Here it is. My first, and hopefully not last, post in English. During the last two or three weeks that I spent in my second home, the library, where I was studying for my exam in cognitive neuroscience, I collected some funny, nice, fantastic, useful, super, geek, nerd, cute, neurofanatic … quotes from the book on Neuroscience: Exploring the Brain.
“The brain has been called the most complex piece of matter in the universe. Brain matter consist of a fantastic variety of molecules, many of which are unique to the nervous system.” I really like complex things! Brain’s complexity is one of the reasons I decided to study Cognitive Science (University of Ljubljana) and also partly why I studied biology at bachelor degree. Here are some interesting links about complexity of sex determination in living organisms.
“If the brain were a chocolate-chip cookie dough and the neurons were chocolate chips, the glia would be cookie dough that fills all the other space and ensures that the chips are suspended in their appropriate location.” The name of my blog could be translated as cookieland to English. Besides I love chocolate-chip cookies. Yummy!
“Indeed, the term glia is derived from the Greek word for ‘glue’, giving the impression that the main function of these cells is to keep the brain running out of your ears!” Imagine, without glia cells, we would all have long ears and two long snots down from our nose and neurons would be firing and action potentials spiking all around us. Um… If it is like that, I would put genes for luciferin and luciferase in my neurons, so neurons would shine around me. My avatarian imagination…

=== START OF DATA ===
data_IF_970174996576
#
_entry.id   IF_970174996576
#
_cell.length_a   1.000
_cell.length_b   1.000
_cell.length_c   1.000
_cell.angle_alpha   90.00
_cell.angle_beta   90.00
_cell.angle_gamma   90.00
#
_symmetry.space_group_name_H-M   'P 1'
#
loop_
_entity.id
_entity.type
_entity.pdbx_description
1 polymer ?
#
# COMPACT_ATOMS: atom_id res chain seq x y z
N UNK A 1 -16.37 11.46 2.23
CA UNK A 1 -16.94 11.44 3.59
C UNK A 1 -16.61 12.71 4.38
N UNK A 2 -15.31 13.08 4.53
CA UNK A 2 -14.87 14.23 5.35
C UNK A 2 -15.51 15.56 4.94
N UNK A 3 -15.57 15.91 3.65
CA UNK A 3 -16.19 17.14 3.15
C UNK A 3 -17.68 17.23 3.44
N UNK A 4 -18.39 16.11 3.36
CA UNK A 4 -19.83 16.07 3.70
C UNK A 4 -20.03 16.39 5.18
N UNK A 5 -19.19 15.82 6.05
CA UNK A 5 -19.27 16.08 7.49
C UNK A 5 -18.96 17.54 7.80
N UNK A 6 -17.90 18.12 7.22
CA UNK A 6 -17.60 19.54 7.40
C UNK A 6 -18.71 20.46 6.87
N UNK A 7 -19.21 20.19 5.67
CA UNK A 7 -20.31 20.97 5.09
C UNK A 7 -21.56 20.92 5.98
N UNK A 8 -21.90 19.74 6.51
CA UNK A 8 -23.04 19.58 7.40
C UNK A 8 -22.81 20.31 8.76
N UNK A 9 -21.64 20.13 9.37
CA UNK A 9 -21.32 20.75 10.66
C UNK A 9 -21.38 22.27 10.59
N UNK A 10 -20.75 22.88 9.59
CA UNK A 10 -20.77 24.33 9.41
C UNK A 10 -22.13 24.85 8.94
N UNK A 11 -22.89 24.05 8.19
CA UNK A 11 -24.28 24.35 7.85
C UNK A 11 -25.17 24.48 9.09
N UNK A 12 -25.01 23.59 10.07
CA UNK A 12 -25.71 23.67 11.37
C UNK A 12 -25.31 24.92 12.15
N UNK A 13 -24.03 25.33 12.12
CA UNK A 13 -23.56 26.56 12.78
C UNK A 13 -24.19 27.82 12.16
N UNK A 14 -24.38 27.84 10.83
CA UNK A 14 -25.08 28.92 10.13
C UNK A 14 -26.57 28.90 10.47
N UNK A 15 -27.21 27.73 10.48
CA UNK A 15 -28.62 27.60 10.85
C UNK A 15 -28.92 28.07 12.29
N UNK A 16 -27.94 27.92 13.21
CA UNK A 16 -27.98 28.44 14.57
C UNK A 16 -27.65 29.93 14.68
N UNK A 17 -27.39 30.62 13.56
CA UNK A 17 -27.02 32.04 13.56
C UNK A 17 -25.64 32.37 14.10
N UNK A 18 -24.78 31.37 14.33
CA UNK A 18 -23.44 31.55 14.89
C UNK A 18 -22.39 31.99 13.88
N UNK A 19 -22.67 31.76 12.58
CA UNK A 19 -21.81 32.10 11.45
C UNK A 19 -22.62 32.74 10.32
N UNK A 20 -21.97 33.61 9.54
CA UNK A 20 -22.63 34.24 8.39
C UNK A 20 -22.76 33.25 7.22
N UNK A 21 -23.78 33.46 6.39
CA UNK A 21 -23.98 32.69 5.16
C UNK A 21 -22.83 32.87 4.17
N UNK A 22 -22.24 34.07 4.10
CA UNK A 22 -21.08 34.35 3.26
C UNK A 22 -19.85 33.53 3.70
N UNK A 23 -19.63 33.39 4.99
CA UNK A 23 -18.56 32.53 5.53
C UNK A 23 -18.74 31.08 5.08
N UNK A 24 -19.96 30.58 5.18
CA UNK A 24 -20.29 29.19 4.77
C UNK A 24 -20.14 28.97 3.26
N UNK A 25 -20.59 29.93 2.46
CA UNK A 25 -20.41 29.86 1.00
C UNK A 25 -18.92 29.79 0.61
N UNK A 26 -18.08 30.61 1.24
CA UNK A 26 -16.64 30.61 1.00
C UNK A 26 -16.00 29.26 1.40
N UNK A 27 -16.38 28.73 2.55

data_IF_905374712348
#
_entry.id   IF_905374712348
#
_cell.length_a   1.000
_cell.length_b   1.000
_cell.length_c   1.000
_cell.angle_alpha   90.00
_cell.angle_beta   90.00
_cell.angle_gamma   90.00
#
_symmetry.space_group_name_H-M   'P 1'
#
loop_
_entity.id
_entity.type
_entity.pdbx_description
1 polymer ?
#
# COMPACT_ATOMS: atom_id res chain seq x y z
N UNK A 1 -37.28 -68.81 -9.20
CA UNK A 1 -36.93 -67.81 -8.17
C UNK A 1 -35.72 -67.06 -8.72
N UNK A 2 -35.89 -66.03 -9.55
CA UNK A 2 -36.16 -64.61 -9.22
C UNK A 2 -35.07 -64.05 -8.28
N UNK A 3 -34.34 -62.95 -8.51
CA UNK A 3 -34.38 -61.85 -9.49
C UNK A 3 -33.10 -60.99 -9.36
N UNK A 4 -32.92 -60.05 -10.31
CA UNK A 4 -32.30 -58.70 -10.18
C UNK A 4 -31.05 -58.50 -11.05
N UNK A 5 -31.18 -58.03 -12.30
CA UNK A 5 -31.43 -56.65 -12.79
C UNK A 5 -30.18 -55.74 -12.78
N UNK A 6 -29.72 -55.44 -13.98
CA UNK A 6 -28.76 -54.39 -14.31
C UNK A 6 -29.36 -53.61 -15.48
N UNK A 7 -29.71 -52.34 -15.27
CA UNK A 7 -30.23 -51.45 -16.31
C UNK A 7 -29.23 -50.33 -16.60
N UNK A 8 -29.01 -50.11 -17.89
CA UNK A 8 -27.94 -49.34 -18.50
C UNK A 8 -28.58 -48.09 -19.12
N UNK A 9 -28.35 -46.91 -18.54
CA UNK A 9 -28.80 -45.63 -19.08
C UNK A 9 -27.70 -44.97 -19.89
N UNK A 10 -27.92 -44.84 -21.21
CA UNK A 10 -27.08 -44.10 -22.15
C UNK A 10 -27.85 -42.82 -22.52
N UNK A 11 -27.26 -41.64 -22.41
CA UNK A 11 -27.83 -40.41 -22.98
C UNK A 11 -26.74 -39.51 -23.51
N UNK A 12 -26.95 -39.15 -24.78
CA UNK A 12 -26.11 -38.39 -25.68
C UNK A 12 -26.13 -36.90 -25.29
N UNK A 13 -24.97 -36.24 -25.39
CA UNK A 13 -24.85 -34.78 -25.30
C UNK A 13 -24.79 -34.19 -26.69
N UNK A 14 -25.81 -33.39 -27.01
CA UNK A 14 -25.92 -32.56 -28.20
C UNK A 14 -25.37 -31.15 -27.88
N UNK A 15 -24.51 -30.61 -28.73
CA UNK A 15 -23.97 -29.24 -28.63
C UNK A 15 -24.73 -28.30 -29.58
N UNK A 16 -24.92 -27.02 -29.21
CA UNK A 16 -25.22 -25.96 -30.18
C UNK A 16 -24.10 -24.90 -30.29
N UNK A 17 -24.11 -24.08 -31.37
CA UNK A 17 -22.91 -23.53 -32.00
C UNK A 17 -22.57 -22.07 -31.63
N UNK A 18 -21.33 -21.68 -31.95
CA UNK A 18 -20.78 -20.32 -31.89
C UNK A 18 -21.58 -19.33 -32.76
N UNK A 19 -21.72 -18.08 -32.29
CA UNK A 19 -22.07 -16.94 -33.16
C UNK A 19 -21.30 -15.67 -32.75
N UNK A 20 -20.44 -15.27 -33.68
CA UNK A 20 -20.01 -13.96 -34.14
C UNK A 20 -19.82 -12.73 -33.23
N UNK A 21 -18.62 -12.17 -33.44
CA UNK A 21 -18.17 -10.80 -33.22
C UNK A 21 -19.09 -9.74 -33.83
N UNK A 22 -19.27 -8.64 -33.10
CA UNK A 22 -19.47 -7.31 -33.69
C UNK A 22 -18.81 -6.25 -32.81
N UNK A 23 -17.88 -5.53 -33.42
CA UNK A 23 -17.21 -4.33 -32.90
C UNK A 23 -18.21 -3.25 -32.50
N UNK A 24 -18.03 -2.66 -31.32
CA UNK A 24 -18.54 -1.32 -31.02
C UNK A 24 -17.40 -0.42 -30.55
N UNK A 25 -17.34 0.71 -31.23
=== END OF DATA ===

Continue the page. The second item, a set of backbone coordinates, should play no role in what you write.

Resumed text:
“However, we still are confident that neurons perform the bulk of information processing in the brain. Therefore, we will focus 90% of our attention on 10% of brain cells: the neurons.” The special ones …
“Ion pumps are the unsung heroes of the cellular neurophysiology.” Poor ion pumps.
“Normal flies, like humans, can be put to sleep with ether vapours.” Muhuhahahaha!
“… The search was conducted using the fruit fly Drosophila melanogaster. While these insects may be annoying in the kitchen, they are extremely valuable in the lab, because their genes can be studied and manipulated in ways that are not possible in mammals.” Thumbs up for Drosophila!
“Action potentials have certain universal properties, features that are shared by axons in the nervous systems of every beast, from squid to a college student.” I am the beauty, who is the beast?
Chapter about The Effects of Toxins on the Sodium Channel
“The third and most important lesson from studying toxins? Be careful what you put in your mouth.” At least one thing will stay with me forever.